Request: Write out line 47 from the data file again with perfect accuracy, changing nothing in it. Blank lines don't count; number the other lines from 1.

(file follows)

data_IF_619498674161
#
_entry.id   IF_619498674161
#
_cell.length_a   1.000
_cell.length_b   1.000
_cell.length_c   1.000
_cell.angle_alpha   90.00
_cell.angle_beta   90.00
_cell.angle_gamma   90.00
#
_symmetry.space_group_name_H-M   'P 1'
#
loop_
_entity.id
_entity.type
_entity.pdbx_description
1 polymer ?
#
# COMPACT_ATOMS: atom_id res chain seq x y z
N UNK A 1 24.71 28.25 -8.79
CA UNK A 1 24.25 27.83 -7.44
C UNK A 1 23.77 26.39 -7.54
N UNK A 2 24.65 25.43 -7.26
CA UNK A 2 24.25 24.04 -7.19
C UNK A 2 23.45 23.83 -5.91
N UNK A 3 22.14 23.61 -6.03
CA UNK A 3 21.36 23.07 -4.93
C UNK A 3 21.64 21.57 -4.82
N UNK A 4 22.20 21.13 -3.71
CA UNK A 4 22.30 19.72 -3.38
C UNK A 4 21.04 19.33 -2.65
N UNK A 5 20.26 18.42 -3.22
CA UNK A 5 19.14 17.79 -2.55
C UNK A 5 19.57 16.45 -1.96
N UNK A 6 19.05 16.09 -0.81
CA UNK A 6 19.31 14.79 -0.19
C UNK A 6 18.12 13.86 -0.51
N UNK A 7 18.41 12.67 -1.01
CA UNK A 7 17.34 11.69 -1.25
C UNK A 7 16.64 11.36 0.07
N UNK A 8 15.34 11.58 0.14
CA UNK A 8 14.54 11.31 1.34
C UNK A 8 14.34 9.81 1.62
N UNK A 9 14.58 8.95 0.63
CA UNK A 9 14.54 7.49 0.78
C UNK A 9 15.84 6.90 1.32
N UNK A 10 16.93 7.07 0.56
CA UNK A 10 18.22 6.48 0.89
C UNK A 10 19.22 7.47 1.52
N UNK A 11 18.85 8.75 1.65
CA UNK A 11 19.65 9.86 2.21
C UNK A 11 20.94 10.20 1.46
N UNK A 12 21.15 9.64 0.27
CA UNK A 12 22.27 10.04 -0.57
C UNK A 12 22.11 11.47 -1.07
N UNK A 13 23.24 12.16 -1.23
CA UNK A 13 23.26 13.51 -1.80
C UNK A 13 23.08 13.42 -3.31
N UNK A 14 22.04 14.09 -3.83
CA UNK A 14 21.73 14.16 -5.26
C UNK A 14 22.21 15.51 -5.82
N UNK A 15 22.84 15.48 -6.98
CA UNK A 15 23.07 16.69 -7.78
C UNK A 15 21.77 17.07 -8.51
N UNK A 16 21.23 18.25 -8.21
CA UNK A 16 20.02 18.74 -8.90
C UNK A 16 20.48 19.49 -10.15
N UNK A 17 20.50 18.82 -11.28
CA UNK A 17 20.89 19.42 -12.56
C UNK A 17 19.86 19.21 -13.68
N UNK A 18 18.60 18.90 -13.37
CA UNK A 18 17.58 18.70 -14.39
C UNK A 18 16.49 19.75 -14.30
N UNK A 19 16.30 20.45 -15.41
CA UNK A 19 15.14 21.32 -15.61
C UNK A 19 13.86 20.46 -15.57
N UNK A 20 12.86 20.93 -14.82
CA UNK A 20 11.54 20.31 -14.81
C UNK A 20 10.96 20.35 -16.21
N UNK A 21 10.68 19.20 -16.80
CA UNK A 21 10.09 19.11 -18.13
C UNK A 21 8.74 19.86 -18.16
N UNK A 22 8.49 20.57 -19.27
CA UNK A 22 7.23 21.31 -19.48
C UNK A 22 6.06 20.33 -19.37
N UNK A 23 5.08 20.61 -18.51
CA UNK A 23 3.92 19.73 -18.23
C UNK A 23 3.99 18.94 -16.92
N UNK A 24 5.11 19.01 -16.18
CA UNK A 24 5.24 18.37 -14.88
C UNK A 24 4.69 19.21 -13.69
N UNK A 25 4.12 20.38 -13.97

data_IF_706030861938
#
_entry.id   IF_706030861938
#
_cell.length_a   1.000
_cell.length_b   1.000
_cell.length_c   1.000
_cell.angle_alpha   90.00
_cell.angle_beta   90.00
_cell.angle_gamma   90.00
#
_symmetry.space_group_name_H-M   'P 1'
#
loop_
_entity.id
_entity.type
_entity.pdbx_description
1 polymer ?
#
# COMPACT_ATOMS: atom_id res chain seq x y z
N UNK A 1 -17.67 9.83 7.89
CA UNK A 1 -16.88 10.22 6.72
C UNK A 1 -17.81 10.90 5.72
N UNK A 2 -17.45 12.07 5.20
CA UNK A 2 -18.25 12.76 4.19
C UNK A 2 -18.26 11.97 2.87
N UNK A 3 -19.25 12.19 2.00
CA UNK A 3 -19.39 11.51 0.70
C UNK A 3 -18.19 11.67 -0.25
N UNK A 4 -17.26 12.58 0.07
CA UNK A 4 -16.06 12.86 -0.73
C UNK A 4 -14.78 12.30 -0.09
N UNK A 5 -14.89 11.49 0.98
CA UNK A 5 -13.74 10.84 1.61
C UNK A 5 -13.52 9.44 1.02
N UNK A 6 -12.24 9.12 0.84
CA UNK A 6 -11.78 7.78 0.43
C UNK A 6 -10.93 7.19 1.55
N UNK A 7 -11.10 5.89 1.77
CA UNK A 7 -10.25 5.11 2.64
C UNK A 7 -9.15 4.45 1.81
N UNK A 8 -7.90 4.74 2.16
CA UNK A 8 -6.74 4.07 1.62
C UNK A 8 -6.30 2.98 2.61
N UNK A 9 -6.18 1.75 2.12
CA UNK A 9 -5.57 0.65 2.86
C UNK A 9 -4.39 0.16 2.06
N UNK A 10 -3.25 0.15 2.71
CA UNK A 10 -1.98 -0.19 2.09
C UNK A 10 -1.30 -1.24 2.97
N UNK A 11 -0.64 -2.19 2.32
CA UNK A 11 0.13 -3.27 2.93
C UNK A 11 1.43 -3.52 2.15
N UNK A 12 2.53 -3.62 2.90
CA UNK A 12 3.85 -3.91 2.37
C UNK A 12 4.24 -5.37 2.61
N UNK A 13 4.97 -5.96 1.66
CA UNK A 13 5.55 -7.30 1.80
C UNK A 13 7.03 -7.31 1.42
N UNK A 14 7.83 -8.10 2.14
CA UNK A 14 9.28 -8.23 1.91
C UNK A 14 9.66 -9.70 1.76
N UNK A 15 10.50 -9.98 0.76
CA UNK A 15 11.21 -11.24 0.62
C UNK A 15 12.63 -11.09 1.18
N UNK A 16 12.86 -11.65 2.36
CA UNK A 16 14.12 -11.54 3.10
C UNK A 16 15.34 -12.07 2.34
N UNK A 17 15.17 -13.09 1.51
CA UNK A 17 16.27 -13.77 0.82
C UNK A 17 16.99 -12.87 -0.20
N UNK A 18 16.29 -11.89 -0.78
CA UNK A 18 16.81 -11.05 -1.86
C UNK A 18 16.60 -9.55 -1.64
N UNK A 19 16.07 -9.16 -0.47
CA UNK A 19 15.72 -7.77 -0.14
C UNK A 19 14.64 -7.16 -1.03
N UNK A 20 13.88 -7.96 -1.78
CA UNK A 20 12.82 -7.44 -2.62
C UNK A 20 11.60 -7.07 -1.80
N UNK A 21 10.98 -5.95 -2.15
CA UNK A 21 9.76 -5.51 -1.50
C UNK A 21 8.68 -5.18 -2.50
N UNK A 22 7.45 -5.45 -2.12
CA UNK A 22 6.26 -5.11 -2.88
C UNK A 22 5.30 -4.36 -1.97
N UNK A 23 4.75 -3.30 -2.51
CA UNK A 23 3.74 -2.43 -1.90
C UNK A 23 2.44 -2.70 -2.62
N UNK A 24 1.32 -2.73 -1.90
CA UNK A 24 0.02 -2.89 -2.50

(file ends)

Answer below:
C UNK A 9 15.84 6.90 1.32